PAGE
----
WAITING LISTS that last years are nothing but a disguised yet very blunt DENIAL of the only available chance for autistic children to have improved, adult lives. I do not know why this situation is able to go on for so long... Maybe it's simply the fact that society in general does not value kids who have intellectual difficulties. Maybe our policy and decision makers (politicians and judges) are of a generation who grew up when kids who did not measure up intellectually or developmentally were a source of shame for their families and were often locked into institutions so that even their existence was kept secret. Maybe the parents of autistic children are so overwhelmed by the daily realities of coping with and caring for their children that concrete political change seems an abstract and unattainable goal.

Waiting lists are a very effective way of keeping parents of autistic children in line. Dangling that carrot works well. Parents do not think about the fact that the therapy will be taken away just a few months after it started, with an official explanation that their kids are too autistic or not autistic enough to continue to receive this vital service. Professionals corrupted by years on the government payroll laboriously prepare the way to justify such actions by producing discriminatory documents like the Clinical Continuation Criteria. It is difficult to believe, but true.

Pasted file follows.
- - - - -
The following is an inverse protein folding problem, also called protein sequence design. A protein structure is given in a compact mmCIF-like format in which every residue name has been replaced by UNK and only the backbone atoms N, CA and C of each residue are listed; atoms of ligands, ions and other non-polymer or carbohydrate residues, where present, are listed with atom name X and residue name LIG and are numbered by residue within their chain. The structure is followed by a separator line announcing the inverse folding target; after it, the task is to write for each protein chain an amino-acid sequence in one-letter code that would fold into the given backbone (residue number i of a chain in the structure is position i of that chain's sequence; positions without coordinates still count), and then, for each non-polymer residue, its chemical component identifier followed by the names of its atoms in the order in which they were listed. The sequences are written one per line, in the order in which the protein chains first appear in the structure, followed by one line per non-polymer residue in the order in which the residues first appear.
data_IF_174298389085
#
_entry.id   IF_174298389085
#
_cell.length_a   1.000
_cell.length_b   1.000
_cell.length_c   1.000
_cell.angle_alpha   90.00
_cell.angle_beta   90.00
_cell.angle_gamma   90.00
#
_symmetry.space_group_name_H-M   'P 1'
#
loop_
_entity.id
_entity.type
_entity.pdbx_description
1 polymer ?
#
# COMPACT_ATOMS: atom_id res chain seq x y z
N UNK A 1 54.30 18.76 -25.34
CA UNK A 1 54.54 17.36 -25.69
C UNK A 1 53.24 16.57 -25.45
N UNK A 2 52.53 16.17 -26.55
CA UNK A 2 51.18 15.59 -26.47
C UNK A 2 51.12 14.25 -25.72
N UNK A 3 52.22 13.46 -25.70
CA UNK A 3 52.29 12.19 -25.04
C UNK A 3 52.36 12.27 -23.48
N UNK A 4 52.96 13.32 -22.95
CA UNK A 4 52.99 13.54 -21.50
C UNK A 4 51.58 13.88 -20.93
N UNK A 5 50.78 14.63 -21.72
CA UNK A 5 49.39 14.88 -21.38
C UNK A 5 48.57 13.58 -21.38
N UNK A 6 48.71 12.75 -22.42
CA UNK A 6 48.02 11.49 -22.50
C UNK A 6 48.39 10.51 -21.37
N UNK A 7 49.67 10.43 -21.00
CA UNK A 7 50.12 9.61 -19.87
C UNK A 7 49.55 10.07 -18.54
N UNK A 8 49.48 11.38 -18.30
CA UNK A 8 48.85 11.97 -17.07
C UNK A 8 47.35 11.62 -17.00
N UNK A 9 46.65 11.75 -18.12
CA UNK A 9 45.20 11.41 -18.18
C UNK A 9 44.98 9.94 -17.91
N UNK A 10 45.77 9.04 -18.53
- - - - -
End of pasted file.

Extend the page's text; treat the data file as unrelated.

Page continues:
The public is led to believe that it is about money, but it is not. The word EXPENSIVE is always used when IBI (Intensive Behavioural Intervention therapy--the only clinically proven treatment for children with autism) is mentioned in the media. Yet in my son's case, attending public school for nine months of the year is more expensive for the taxpayers than would be six hours of therapy a day, year round, by a private IBI provider. And as our friend Bruce said once:

"Our government claims that it has fiscal problems and our children have intellectual disability. The truth is our children have fiscal problems, and the government has intellectual disability."

I often wonder about how such a compassionate, self respecting and "progressive" society as Canada can create and tolerate such absurd and senseless, judgmental and cruel policies. It boggles my mind.

I am trying to be positive and optimistic to get myself out of the burnout I am going through. But I have yet to find the positive angle form which to look at this situation.